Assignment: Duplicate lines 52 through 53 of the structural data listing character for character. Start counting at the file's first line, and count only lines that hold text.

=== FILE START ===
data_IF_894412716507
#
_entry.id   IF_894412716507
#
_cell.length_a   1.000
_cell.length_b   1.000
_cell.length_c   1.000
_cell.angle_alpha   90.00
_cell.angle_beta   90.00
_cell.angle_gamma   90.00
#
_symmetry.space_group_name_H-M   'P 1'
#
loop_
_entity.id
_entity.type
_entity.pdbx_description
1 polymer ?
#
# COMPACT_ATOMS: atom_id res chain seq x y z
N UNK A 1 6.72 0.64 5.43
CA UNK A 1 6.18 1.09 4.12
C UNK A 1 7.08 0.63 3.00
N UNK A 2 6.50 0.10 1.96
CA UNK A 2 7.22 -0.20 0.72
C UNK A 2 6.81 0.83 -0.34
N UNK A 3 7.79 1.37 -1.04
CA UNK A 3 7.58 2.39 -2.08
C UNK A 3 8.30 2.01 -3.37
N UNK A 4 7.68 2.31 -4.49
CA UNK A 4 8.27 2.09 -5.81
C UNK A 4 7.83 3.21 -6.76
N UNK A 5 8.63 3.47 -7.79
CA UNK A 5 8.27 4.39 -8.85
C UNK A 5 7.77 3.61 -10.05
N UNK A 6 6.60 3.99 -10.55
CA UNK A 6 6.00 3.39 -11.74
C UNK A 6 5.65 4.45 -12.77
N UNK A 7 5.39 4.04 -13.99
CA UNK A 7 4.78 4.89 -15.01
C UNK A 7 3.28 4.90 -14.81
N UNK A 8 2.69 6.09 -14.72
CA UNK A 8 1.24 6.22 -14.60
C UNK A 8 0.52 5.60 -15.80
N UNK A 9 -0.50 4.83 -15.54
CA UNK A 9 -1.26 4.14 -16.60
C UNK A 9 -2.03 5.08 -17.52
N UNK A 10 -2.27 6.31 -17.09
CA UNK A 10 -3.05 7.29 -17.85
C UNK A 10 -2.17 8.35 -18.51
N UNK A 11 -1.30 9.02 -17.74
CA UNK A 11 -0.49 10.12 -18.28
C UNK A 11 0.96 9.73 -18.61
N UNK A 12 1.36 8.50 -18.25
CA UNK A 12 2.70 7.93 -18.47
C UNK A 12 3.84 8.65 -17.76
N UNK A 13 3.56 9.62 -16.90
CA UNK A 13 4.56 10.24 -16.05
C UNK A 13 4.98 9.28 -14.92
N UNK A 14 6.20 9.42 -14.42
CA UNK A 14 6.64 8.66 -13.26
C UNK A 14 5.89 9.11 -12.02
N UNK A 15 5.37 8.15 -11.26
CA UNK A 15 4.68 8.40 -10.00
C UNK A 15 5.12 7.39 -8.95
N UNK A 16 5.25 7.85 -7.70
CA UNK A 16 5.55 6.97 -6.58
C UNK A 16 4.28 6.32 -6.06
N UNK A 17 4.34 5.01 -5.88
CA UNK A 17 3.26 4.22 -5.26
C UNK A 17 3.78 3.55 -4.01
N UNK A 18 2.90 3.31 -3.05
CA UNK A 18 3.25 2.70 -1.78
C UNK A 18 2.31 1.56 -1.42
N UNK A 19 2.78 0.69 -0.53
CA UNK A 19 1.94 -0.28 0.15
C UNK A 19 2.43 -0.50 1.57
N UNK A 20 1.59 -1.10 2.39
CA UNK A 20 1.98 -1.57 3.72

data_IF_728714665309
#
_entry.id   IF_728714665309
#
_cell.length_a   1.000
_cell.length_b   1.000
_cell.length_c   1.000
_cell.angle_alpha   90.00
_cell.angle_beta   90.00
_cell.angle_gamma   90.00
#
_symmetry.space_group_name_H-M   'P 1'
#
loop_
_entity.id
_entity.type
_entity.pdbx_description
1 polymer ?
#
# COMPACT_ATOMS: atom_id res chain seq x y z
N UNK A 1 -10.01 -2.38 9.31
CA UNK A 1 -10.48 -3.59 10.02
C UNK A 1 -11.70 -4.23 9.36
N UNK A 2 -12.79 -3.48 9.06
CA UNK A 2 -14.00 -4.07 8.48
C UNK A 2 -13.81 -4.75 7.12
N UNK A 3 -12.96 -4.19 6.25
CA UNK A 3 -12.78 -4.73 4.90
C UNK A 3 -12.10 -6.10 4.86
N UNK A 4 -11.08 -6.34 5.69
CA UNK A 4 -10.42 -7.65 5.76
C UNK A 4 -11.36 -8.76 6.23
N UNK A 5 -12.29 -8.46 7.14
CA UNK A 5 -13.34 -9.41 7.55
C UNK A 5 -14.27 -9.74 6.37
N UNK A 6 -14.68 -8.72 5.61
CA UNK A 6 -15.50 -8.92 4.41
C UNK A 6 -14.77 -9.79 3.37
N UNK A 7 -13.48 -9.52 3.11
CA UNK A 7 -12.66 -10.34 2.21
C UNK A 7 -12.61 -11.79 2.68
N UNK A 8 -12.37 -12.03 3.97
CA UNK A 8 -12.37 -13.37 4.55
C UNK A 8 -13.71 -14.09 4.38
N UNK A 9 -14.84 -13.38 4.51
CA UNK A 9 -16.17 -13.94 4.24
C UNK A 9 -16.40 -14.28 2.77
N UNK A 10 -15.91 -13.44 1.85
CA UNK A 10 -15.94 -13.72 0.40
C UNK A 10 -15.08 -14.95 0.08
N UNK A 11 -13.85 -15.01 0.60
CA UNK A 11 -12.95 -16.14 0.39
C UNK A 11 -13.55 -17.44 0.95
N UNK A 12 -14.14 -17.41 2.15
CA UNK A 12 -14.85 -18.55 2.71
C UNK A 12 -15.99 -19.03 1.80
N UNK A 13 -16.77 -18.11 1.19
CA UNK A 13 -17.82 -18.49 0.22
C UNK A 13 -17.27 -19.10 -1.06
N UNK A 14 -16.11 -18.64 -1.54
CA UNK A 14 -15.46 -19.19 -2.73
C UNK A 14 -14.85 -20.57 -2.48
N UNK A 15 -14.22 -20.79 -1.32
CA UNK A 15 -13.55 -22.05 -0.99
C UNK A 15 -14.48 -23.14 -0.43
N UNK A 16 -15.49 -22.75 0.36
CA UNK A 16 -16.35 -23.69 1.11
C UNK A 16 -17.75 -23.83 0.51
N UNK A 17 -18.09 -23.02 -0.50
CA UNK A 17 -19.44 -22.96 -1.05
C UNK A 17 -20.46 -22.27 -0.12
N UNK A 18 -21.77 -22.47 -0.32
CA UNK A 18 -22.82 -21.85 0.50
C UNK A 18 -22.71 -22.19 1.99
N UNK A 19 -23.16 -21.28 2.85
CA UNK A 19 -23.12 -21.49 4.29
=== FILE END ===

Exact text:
CA UNK A 11 -0.49 10.12 -18.28
C UNK A 11 0.96 9.73 -18.61